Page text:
Men, women, and children – all addicted. A significantly large and vastly rising number of men, children and women in Afghanistan are battling with drug addiction specifically, opium in the Herat Province.
Just to give you a numerical sense of the damage, according to the New York Times’, Azam Ahmed, the number of drug users is approximately 1.6 million people, roughly 5.3% of the population; which, is one of the highest rates across the globe.
It is a very unfortunate situation for Afghanistan especially when considering the fact that in some cases, entire families are walking around dazed and confused with glassy eyes and unable to escape their addiction.
The government is not focused on drug treatment at this point in time, providing only a minimal amount of funding to combat this growing and issue.
So, how did it happen? Well, truth be told, a lot of factors came into play with this recent rise in drug addiction. One of the primary factors is the robust opium industry where, opium cultivation continues to grow; thus, significant supply introduced a large Afghan demand.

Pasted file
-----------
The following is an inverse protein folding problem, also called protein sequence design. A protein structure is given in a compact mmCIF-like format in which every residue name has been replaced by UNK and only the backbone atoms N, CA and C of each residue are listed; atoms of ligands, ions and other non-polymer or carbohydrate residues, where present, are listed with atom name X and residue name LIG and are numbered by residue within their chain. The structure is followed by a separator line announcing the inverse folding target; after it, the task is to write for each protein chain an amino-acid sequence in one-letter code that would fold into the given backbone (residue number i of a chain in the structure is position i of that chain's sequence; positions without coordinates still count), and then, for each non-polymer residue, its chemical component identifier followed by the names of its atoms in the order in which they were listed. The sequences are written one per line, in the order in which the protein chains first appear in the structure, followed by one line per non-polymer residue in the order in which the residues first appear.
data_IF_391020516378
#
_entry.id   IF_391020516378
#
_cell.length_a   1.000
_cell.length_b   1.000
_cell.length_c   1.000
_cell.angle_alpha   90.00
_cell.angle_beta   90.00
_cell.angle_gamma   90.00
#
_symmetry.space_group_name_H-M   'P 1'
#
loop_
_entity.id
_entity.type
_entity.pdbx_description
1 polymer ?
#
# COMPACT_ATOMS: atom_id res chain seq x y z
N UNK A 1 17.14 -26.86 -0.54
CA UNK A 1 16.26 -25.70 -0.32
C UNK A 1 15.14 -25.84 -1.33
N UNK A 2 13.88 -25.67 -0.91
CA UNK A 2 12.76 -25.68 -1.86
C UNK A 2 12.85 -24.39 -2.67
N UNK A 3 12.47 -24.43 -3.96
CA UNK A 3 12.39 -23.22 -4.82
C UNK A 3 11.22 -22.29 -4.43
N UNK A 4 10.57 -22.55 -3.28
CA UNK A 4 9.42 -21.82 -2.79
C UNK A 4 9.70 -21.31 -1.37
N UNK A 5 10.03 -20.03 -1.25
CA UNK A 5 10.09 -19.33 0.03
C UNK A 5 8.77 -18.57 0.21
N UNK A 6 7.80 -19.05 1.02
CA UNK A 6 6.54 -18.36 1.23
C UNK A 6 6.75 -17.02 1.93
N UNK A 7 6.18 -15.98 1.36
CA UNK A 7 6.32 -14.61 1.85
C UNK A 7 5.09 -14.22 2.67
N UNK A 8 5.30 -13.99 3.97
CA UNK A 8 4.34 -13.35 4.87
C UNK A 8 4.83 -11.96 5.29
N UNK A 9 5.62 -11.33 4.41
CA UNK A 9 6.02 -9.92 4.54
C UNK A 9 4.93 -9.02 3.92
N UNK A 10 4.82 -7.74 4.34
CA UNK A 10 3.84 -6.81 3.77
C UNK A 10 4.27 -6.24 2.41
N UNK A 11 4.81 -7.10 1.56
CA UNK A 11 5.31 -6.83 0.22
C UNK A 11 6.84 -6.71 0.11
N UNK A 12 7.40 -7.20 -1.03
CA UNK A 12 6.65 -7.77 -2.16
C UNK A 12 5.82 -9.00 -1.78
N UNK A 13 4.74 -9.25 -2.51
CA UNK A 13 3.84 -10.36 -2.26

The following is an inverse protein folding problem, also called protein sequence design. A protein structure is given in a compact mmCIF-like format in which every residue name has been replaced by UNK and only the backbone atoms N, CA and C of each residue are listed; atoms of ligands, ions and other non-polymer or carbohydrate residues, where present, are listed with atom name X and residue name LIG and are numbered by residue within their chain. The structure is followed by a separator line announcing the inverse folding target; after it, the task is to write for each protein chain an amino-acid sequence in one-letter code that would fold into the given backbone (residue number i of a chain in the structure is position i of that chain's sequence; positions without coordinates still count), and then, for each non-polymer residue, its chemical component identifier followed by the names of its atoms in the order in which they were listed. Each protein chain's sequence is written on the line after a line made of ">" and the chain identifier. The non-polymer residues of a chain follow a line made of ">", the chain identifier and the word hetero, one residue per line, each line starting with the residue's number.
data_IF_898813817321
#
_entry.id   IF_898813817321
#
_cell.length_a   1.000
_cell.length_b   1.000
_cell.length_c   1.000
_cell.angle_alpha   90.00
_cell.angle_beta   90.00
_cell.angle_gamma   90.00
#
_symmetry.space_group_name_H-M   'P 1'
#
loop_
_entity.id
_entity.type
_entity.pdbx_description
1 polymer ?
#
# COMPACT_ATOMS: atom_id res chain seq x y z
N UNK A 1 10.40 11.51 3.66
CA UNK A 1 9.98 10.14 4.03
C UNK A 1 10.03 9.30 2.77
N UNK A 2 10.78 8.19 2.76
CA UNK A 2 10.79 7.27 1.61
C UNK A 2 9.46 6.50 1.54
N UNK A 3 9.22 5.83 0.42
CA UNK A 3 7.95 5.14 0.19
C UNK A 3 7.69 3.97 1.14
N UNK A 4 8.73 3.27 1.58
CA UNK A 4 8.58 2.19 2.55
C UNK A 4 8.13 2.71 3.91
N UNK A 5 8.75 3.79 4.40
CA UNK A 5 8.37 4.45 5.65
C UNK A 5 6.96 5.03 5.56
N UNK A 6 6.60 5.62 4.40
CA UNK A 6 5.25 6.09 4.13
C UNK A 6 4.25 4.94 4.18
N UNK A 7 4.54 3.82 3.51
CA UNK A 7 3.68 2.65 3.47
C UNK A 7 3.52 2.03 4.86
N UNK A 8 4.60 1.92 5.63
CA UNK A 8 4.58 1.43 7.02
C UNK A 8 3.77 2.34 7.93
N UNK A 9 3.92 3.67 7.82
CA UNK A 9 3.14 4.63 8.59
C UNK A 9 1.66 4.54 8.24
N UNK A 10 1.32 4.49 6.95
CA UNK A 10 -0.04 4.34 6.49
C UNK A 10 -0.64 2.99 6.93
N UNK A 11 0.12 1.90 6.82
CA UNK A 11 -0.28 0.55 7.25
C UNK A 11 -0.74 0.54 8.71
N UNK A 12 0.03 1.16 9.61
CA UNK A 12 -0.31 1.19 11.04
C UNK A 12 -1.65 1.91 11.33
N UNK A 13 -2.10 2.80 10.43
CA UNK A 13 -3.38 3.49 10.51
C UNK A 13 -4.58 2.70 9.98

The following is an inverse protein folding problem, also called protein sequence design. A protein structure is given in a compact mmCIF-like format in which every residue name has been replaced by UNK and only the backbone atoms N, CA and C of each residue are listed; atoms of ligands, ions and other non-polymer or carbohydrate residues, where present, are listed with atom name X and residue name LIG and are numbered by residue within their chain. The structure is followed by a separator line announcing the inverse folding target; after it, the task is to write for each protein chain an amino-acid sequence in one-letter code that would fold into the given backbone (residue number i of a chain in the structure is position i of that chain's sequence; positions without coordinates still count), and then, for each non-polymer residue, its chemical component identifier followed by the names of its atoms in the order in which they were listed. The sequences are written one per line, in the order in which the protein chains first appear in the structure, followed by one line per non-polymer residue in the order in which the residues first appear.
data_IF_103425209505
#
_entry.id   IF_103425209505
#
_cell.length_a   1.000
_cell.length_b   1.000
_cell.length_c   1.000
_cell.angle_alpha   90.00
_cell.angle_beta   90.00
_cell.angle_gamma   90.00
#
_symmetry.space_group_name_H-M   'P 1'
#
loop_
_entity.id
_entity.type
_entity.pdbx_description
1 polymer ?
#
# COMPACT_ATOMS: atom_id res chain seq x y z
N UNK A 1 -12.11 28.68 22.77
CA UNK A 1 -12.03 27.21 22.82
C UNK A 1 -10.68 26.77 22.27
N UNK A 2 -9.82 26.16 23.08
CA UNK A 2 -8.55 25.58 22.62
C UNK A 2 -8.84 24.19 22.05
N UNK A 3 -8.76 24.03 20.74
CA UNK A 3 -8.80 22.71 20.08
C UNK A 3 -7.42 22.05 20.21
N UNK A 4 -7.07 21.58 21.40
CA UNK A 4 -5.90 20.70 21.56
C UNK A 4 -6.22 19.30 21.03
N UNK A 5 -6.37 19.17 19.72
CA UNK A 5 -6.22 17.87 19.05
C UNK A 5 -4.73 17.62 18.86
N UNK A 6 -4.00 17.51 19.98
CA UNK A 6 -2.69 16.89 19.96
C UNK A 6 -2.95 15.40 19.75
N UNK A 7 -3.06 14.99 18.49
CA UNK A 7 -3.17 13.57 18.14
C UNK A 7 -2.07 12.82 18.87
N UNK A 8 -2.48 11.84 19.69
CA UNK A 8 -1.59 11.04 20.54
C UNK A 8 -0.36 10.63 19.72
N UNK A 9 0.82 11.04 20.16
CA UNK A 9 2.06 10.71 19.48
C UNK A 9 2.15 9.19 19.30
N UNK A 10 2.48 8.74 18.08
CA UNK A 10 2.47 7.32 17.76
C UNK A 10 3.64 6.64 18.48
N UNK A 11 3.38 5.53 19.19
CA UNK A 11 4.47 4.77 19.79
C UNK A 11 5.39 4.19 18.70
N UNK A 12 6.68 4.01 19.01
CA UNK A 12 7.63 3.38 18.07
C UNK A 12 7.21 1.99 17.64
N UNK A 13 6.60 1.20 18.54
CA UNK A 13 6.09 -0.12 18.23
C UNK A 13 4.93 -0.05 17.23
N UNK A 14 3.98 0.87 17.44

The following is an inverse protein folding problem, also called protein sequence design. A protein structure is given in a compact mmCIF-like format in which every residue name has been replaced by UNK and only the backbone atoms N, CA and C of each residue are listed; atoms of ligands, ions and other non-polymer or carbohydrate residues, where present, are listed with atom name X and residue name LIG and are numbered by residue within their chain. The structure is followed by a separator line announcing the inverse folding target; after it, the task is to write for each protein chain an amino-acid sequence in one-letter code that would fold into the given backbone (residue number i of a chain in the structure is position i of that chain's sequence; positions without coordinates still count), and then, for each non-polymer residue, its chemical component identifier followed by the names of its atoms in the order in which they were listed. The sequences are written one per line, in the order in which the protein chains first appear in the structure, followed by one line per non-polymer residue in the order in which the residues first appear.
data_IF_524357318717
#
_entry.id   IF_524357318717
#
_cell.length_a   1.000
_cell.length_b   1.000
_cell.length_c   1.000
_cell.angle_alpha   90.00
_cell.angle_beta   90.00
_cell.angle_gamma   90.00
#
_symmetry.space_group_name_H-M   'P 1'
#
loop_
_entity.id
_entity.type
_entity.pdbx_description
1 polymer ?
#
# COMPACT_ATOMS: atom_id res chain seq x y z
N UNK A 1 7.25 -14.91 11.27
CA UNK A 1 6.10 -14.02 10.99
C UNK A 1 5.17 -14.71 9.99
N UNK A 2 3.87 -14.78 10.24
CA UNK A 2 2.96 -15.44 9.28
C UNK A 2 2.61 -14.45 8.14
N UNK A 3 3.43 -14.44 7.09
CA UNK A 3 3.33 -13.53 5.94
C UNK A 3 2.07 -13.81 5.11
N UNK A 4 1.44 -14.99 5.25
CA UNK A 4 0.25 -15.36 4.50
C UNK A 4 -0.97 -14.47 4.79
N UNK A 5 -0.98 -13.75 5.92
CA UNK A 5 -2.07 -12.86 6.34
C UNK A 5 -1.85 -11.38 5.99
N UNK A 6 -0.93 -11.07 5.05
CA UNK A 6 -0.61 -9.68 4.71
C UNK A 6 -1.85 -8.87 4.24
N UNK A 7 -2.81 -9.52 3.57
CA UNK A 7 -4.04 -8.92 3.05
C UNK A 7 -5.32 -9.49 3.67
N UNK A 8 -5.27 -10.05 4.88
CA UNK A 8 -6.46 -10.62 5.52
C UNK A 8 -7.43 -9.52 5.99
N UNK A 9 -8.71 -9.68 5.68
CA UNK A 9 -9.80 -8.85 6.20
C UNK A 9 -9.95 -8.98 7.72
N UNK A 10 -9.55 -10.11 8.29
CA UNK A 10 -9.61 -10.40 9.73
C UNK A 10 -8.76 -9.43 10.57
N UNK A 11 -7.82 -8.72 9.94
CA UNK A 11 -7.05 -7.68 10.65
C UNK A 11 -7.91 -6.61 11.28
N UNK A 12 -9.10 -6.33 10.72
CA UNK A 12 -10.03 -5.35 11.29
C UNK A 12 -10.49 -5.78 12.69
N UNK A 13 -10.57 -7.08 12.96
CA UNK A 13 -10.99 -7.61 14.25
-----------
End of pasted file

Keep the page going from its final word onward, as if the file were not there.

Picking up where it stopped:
Where do we go from here? Well, this region, specifically Herat should be the primary target of the Afghan government in terms of seeking treatment and overcoming this growing trend.
The Afghan people primarily located in certain rural regions where approximately 30% of the population is addicted to opium or other drugs, should receive an immense amount of attention and help.
It is very hard for a community to fight a war on drugs when they do not receive any or minimal support from their government. Entire families should not have to struggle with drugs the way that that these Afghan communities in Herat do; it is unlawful and immoral.
So where do we come into the mix. Well, we need to spread the word to increase awareness, gain support and try to help the different programs fighting the war on drugs in the drug addicted communities of Herat.
Now I’m not saying you should place your own life in danger, but you should try if you may, to help gain support and tackle this issue head on. If you have any personal experiences please tell us below!
Photo Credits from Top: Paula Bronstein/ Getty Images; spefantastic; deamuseum.org; Daniel Berehulak